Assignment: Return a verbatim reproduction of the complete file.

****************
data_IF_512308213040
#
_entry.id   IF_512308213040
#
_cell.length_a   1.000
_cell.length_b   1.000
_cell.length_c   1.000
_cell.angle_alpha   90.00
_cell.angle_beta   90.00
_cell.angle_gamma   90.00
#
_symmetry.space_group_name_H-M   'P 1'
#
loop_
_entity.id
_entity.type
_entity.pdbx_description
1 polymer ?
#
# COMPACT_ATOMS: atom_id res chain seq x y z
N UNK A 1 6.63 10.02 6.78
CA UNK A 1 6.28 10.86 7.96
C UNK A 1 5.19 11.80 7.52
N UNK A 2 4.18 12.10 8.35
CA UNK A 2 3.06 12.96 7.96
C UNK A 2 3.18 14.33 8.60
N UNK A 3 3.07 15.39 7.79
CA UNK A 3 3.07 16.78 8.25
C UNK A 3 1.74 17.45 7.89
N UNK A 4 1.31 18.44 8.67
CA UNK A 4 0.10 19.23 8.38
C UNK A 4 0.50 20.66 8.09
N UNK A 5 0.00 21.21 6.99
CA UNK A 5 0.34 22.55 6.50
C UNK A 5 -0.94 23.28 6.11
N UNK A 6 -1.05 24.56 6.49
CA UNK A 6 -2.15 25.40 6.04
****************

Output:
data_IF_512308213040
#
_entry.id   IF_512308213040
#
_cell.length_a   1.000
_cell.length_b   1.000
_cell.length_c   1.000
_cell.angle_alpha   90.00
_cell.angle_beta   90.00
_cell.angle_gamma   90.00
#
_symmetry.space_group_name_H-M   'P 1'
#
loop_
_entity.id
_entity.type
_entity.pdbx_description
1 polymer ?
#
# COMPACT_ATOMS: atom_id res chain seq x y z
N UNK A 1 6.63 10.02 6.78
CA UNK A 1 6.28 10.86 7.96
C UNK A 1 5.19 11.80 7.52
N UNK A 2 4.18 12.10 8.35
CA UNK A 2 3.06 12.96 7.96
C UNK A 2 3.18 14.33 8.60
N UNK A 3 3.07 15.39 7.79
CA UNK A 3 3.07 16.78 8.25
C UNK A 3 1.74 17.45 7.89
N UNK A 4 1.31 18.44 8.67
CA UNK A 4 0.10 19.23 8.38
C UNK A 4 0.50 20.66 8.09
N UNK A 5 0.00 21.21 6.99
CA UNK A 5 0.34 22.55 6.50
C UNK A 5 -0.94 23.28 6.11
N UNK A 6 -1.05 24.56 6.49
CA UNK A 6 -2.15 25.40 6.04